Thursday, April 22, 2010

On learning

Adults like to ask children what they want to be when they grow up. When, during my second practicum, I posed this question to a bright and mature grade 5 student who also happened to be the slowest runner in a class of 34, he replied: “Either a fireman, or a professional athlete.” When you’re teaching elementary school, it’s really important to remember that children have a lot to learn.

My grandfather, Nonno Joe, never asked me what I wanted to be when I got older. Instead, he gave me options: “You ‘ave tree choice. Un dotore, una lawyer or a priest.” Then he narrowed those options down. “Lawyers is da crook and you are no a crook. A priest no can get married and can no have kids. You maybe want to find a wife. Ma un dotore...aaahhh...un dotore make a the lots of money. Un dotore helps the sick people. Un dotore has the respect.”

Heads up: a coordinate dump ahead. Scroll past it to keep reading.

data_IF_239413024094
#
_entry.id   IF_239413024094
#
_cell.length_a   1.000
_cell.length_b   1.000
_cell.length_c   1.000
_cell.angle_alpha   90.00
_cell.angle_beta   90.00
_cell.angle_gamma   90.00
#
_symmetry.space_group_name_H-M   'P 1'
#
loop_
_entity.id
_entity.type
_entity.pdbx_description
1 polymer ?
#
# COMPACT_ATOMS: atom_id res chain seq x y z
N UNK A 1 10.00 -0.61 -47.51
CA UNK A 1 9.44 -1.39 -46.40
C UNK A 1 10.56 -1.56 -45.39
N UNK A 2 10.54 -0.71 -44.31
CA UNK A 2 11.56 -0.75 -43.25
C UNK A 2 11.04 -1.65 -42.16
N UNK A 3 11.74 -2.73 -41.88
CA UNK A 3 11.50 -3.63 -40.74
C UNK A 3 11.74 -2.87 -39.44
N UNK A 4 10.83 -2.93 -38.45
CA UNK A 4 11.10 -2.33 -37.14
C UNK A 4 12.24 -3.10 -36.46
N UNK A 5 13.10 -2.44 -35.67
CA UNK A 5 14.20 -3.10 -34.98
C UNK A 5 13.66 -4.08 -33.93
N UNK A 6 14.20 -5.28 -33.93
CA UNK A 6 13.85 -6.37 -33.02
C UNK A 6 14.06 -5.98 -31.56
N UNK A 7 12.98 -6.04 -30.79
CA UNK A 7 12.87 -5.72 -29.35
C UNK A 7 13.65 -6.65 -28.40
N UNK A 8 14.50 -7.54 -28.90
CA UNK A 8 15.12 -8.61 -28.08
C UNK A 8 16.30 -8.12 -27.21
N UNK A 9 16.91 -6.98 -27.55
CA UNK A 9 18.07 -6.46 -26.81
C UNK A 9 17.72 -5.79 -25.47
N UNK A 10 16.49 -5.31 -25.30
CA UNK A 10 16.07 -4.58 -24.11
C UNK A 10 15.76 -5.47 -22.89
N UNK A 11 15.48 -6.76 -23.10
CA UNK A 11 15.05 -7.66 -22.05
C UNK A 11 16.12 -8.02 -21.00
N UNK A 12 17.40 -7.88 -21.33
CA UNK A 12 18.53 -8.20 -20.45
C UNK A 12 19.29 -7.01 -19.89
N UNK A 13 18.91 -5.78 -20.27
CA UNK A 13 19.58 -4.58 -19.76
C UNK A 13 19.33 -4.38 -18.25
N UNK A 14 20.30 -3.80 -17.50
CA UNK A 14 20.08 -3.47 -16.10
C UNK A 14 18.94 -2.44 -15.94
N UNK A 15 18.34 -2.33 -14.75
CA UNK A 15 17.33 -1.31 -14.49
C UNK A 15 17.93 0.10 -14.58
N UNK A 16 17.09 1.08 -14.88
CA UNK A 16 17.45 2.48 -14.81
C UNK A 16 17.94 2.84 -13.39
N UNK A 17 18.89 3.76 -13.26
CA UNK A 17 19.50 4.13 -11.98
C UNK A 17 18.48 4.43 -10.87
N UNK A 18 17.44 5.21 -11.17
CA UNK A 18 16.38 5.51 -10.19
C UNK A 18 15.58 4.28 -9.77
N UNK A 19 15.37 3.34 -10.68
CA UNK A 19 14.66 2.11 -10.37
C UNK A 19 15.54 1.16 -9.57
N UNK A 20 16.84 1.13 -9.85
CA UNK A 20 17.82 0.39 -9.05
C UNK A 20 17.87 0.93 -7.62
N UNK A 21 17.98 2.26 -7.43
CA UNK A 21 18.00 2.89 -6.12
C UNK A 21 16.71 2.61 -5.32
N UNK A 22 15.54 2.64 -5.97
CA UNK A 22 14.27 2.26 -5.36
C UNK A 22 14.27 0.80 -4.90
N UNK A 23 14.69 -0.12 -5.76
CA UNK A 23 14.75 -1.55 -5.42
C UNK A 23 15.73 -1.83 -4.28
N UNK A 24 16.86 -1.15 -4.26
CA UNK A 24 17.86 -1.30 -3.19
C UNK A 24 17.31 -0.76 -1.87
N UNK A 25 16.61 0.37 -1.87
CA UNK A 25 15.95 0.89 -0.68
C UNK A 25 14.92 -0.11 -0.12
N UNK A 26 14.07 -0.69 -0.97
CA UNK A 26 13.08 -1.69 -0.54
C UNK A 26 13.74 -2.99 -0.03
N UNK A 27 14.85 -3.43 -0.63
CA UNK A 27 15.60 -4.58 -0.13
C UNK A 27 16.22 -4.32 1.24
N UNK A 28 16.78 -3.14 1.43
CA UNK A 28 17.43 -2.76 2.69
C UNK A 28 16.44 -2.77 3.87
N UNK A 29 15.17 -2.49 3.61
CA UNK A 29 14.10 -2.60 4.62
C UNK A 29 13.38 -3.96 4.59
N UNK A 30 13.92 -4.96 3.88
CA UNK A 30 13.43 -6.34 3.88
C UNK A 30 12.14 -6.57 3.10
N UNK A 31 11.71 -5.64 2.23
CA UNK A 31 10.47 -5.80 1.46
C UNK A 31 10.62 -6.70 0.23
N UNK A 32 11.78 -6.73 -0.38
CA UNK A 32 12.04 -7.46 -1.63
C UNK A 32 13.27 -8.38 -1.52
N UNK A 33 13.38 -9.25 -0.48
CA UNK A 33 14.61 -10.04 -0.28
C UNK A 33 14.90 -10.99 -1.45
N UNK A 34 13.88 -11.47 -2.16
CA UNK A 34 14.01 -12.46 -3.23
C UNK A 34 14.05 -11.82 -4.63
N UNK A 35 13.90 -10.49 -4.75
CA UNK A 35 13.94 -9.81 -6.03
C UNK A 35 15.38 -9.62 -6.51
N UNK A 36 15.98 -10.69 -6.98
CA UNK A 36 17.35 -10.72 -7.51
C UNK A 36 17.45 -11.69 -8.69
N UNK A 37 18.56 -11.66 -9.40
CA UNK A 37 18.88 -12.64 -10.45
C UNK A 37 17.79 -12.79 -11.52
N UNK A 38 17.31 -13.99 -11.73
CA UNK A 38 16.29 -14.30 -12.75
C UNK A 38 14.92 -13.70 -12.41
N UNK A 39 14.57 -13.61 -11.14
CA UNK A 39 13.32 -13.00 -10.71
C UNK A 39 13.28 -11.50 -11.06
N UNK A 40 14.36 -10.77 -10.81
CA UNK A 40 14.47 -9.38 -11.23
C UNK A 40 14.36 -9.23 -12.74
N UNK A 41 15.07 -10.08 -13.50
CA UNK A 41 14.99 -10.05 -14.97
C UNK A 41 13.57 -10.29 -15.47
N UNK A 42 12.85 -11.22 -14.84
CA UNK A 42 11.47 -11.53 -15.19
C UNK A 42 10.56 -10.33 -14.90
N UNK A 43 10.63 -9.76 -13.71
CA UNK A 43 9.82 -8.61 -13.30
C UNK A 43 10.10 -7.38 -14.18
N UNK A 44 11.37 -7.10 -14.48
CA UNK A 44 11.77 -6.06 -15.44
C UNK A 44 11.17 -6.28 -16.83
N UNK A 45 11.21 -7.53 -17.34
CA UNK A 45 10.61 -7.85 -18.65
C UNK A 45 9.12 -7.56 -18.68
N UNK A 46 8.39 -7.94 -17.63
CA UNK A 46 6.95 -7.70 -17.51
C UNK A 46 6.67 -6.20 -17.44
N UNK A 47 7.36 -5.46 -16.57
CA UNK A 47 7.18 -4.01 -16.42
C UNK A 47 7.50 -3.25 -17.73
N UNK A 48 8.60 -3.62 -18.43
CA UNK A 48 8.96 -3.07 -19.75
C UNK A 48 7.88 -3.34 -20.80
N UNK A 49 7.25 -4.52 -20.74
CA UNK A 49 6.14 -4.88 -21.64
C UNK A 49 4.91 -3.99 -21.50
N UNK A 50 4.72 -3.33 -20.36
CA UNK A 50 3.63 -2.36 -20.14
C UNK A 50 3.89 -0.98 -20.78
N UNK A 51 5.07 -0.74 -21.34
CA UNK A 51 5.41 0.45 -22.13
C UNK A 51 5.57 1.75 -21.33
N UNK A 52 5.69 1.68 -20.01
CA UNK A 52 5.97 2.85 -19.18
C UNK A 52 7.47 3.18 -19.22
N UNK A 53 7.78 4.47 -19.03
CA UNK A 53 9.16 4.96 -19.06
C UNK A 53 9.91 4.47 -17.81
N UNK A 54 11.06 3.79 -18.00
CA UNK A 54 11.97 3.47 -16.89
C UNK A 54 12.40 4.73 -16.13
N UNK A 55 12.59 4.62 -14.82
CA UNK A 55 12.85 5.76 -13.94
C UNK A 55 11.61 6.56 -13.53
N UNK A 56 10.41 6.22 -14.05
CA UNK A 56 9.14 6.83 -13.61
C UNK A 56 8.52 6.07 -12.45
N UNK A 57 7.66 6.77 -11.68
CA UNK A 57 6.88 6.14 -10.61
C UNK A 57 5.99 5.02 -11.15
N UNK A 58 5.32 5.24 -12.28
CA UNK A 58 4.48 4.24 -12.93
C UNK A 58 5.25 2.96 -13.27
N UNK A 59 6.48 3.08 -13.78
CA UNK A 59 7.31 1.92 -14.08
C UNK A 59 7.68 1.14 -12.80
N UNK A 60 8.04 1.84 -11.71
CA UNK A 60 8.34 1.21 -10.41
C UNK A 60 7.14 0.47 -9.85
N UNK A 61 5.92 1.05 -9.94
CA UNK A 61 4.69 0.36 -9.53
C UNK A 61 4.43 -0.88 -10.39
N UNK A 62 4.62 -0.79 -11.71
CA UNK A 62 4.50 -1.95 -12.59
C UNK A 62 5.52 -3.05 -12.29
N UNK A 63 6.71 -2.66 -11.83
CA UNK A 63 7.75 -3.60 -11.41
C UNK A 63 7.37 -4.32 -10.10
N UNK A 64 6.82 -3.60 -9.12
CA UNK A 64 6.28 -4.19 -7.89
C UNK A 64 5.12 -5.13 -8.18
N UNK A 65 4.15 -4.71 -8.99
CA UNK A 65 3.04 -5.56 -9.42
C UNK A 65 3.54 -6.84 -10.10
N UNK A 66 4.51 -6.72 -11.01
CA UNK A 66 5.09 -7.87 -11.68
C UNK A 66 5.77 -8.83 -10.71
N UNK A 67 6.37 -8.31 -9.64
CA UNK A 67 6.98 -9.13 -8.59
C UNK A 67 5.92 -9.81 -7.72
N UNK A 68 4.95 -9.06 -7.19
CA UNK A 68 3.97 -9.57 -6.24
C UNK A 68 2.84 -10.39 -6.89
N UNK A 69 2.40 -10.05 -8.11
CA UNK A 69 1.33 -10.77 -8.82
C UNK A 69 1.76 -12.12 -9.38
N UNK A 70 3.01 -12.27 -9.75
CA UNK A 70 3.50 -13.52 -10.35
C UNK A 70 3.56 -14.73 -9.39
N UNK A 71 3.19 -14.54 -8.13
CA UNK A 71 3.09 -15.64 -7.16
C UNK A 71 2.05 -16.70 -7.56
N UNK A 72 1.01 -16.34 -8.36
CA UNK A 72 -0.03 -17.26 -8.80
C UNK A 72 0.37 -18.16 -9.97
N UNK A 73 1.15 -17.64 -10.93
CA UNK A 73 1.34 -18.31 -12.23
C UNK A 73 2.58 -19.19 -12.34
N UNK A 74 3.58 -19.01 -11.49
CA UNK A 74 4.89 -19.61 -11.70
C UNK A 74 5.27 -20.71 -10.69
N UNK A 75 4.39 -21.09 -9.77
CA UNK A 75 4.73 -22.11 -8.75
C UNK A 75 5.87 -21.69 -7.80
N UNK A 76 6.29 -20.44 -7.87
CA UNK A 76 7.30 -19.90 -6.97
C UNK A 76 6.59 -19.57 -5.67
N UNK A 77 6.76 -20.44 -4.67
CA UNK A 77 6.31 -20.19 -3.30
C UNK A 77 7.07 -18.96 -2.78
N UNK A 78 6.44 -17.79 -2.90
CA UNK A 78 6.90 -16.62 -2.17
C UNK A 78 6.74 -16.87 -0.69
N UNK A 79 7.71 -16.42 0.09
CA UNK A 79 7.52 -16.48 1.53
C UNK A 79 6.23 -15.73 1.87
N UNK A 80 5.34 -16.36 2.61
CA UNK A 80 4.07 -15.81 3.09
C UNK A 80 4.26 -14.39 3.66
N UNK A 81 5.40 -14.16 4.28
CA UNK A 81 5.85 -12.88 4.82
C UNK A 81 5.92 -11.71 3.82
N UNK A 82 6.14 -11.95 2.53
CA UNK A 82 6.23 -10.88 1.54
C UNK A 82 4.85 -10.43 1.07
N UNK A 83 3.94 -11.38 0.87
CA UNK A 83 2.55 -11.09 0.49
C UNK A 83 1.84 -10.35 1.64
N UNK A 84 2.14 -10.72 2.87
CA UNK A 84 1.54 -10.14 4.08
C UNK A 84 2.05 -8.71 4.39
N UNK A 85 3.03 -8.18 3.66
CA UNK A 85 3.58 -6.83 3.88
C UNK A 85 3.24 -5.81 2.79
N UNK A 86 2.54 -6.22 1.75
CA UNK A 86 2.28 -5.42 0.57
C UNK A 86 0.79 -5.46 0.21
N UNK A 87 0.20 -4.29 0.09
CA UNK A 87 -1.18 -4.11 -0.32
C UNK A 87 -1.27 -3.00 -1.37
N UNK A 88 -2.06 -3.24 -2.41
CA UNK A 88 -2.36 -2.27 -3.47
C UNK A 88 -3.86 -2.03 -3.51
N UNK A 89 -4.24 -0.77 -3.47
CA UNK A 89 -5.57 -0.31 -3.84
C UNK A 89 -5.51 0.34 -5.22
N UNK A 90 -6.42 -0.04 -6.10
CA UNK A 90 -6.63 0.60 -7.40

The choice was clear. My 10-year-old brain, with a little help from Nonno, had made a firm decision. I was going to be a doctor.

Children have a lot to learn.



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